SPORTS
By Gary Lambrecht and Gary Lambrecht,Sun reporter | October 14, 2006
Teammates call them "the trailer park," a nickname senior quarterback Brian Hampton said is a nod to the blue-collar image they project and the occasional mess they make in the Navy locker room. And that is pretty much all of the irreverence one will hear regarding the Midshipmen's offensive line, which once again is performing with exacting proficiency as the backbone of the program. Navy's signature is its run-heavy, spread option offense. Through their 5-1 start, the Mids are leading the nation in rushing offense and have produced a variety of playmakers, starting with Hampton and fullback Adam Ballard inside, and slotbacks Reggie Campbell and Shun White outside.
NEWS
By Lem Satterfield and Lem Satterfield,sun reporter | September 6, 2006
Diop Wallace says the pregame ritual starts tomorrow at the Golden Corral restaurant, where "The Big Dogs" will lead their Long Reach football teammates in a routine he calls "stuffing our faces." "Then after school on Friday, we'll go to my house, chill, watch television and eat some more," said Wallace, whose fourth-ranked Lightning visits Oakland Mills in Friday night's Howard County League opener. "We'll all get two 32-ounce Gatorades, and my dad, Donald, will cook chicken, maybe some pasta and garlic bread.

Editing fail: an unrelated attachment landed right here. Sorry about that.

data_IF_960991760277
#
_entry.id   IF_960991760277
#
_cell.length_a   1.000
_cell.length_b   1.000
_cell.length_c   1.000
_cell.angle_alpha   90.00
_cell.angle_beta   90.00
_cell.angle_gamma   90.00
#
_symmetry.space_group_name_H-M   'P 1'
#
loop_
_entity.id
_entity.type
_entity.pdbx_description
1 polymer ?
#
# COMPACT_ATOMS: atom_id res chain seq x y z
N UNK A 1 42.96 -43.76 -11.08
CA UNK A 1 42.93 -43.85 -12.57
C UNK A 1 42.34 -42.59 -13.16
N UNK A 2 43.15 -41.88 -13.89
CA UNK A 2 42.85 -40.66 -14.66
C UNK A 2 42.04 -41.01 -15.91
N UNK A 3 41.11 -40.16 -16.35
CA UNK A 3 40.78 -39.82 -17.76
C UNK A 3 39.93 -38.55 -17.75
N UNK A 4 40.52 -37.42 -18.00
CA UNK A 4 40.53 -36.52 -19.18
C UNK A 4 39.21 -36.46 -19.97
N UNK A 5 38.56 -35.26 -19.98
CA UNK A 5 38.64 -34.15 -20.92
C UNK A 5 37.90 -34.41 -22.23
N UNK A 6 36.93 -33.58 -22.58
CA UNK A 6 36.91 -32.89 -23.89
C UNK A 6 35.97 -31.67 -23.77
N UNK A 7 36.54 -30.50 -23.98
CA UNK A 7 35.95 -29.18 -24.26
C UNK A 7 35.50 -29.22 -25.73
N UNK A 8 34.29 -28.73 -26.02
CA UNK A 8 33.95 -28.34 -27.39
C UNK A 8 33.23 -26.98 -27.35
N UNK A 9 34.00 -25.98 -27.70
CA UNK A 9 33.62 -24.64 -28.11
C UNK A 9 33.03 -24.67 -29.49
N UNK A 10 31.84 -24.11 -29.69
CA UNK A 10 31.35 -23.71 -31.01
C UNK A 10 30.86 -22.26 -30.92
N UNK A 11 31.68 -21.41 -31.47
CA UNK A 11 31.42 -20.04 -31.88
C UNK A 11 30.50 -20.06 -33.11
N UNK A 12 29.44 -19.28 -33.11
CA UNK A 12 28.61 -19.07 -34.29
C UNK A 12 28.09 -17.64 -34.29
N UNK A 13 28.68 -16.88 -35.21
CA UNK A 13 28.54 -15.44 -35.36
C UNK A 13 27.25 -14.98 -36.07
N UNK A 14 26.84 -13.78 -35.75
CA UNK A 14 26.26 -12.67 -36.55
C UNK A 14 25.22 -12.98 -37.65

SPORTS
By BILL ORDINE and BILL ORDINE,SUN REPORTER | May 1, 2006
One axiom about any NFL draft is that its overall quality and the ultimate winners and losers will not be known for three or four years. However, what can be said for this year's draft is the team that approached it with the greatest commitment toward the long term was the New York Jets, who selected two of the best available offensive linemen with their two first-round selections. While the weekend dramas revolved around the Houston Texans' decision to make defensive end Mario Williams the No. 1 pick over running back Reggie Bush and the three-way comparisons among the top quarterbacks, the Jets laid the foundation to be a consistent competitor in the AFC East.
SPORTS
By Brent Jones and Brent Jones,SUN STAFF | August 15, 2005
ATLANTA - In limited action, the Ravens' starting offensive line knocked around Atlanta Falcons defenders. In doing so with relative ease, the unit may have knocked out questions about its collective advanced age. The Ravens bullied the Falcons through the first 20 minutes of Saturday night's 16-3 NFL preseason loss, paving the way for backup running back Chester Taylor's 55 yards on eight carries. Four of the five linemen are at least 30, but you could not tell that against the Falcons.
SPORTS
By Edward Lee and Edward Lee,SUN STAFF | October 10, 2003
ASHBURN, Va. - There's a saying among the Washington Redskins offensive linemen that the best kind of attention is no attention at all. That's because while the quarterbacks, running backs and wide receivers are making the big plays, the offensive linemen are content to go unnoticed. This week, however, center Larry Moore, guards Randy Thomas and Dave Fiore, and tackles Jon Jansen and Chris Samuels have been in the spotlight after the unit was flagged for six false starts and seven overall penalties in a 27-25 loss to the Philadelphia Eagles on Sunday.